The high priests had walkie-talkies and the temple wardens (pecalang) were like sacred service agents herding devotees from courtyard to courtyard like souped-up shepherds. Besakih even has a new corps of ojek motorbike taxis that ferry the faithful from their increasingly bigger buses in increasing more distant car parks. Many were dressed like Marlon Brando in “On the Waterfront”. (See photo “Ojek Chic” in the top).
This year the bus which my office rented had a smoking section and a toilet and a dashingly good looking driver who caused quite a stir in the front seats when he sounded his mega claxon. (See my video ‘Besakih is a Mood’:
Now read on!

Temple Samuan Tiga, Gianyar
9 May 2012: To Samuan Tiga for the “Siat Sampiyan” (Battle of the dangling offerings) ceremonies
Balinese temples often ‘host’ ceremonial battles. Most famous is the Perang Dewa ‘Battle of the Gods’ held in a temple at Satria village East of Klungkung on Kuningan holyday. During this ritual, devotees in a trance-like state carry palanquin of seated deities around and around like dodgem cars.
At Tenganan, the Bali Aga village, one temple festival is celebrated with half-naked young men wielding wicker shields battle each other with sheaths of prickly pandanus leaves. 
In Munggu Village, west of Seminyak, also on Kuningan, hundreds of villagers take to the streets with bamboo poles which are crossed and bashed in the air as turmoil erupts.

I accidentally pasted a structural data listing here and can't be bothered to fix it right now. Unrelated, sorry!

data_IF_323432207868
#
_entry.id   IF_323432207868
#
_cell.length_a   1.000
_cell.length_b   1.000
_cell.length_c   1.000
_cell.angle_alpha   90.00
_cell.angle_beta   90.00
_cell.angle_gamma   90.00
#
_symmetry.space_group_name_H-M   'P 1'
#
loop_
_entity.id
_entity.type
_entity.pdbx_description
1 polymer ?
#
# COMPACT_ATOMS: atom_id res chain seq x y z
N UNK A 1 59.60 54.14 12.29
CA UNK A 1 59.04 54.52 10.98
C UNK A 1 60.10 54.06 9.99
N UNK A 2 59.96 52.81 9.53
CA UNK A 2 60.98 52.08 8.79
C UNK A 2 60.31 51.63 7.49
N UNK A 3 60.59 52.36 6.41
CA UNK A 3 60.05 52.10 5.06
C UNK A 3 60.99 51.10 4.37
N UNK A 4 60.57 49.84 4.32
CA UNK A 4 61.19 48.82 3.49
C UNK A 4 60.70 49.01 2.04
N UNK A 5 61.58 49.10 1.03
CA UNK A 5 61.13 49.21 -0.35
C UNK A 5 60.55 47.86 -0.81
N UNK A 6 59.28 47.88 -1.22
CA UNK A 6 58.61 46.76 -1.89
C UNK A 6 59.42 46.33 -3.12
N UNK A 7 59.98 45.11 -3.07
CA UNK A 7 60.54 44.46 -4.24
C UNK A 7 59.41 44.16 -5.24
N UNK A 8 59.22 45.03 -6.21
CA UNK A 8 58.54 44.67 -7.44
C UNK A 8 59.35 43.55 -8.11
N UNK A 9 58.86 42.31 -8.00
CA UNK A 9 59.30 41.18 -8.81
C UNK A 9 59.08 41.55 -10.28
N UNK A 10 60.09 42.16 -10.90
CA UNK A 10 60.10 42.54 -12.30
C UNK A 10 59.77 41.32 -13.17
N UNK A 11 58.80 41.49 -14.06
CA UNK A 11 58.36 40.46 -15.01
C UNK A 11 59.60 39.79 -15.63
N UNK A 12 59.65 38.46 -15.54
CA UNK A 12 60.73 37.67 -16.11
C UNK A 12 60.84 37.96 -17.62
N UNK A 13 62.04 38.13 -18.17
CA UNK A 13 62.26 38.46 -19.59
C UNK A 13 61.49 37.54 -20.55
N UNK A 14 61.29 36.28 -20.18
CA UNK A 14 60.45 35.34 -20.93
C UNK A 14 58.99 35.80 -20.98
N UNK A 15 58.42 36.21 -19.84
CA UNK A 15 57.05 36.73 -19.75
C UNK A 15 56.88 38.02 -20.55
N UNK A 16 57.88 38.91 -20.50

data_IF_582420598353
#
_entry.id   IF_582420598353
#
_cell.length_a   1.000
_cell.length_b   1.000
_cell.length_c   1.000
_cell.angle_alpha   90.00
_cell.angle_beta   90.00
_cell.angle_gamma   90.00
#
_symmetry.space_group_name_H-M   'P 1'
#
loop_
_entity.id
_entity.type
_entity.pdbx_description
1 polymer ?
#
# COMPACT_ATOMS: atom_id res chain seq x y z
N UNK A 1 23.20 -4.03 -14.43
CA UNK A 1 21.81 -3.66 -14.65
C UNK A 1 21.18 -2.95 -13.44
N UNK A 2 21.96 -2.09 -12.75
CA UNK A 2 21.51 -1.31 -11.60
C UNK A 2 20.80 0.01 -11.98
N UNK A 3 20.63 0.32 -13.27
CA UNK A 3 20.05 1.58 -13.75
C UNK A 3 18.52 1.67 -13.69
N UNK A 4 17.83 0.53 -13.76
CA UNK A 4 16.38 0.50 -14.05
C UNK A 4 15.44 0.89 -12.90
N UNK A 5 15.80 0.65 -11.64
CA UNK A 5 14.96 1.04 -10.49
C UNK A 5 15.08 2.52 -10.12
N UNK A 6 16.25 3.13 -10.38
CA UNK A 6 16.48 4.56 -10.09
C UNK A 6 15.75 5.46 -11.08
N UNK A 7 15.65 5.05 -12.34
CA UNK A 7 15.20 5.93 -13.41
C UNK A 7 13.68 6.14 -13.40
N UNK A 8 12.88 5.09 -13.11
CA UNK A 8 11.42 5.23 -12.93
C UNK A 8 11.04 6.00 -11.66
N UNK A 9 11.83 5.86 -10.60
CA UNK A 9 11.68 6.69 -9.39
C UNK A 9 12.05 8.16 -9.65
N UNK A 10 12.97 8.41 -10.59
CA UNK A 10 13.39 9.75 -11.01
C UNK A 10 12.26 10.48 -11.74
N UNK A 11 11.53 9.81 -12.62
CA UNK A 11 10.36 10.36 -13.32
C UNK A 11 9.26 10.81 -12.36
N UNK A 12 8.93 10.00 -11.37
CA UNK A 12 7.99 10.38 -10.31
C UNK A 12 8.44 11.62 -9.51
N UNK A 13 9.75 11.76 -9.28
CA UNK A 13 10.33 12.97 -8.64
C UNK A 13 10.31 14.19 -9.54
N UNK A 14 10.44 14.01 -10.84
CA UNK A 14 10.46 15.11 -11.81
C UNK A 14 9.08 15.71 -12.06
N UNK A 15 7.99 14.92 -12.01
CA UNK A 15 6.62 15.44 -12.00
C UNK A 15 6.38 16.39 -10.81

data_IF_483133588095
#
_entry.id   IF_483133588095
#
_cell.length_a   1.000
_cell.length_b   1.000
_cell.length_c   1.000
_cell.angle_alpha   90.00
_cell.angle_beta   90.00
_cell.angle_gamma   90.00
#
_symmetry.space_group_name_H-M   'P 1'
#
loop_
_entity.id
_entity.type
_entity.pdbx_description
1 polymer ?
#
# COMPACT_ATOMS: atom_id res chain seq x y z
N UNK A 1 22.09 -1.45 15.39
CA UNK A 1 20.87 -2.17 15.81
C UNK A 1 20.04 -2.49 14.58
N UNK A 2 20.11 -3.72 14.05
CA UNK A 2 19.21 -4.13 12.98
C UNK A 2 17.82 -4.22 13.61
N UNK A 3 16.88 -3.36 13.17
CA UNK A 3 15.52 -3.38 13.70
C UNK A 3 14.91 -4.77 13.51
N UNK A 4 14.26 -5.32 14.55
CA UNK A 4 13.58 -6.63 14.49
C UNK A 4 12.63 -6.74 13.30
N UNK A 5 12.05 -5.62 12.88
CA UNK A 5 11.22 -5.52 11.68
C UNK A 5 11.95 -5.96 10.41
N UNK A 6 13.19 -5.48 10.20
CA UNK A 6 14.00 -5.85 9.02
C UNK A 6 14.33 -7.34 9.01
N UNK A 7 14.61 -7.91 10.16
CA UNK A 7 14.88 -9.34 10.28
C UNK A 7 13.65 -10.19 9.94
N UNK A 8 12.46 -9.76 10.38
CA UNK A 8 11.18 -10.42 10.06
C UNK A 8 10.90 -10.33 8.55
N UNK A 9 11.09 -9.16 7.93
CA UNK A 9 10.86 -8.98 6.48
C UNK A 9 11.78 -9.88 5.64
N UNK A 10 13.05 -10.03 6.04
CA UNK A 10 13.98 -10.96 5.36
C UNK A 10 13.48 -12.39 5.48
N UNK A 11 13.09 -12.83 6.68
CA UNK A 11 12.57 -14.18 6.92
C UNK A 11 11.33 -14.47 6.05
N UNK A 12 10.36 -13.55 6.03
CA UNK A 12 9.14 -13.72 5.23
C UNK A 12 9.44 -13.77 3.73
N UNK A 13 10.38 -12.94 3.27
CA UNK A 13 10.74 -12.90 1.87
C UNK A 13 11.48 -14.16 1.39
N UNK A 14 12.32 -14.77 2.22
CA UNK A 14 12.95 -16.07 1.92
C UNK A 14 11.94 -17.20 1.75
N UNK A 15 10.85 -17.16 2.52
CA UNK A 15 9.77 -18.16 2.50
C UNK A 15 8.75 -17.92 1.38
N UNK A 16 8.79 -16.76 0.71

Perhaps the most photographed ritual ‘battle’ is the SIAT SAMPIYAN at Pura Samuan Tiga, made famous in a series of images published by Ubud-based photographer Rio Helmi in the 1980s.
• • •
This morning I arrive at 10 a.m. to find groups of permas lady temple attendants fluttering in front of shrines — today they are wearing an abundance of red and white flowers in their top knots and elegant two-tone black and white costumes.
These attendants make all the offerings and, with the 300 or so male attendants, called parakan, decorate the shrines and run all the rituals. There is no royal patron for Samuan Tiga; six pekraman (sub-village units) run the 30 day event every year with approximately 1000 families paying Rp.100.000 each.
By 11 a.m. the thee main courtyards of the 10th century ‘state temple’ are packed; there are three gamelan orchestras playing and the press corps has been corralled, against its will, in a sunny spot north of the Bale Pegat ‘Pavilion of Oath’. Regular announcements threaten expulsion if we disobey.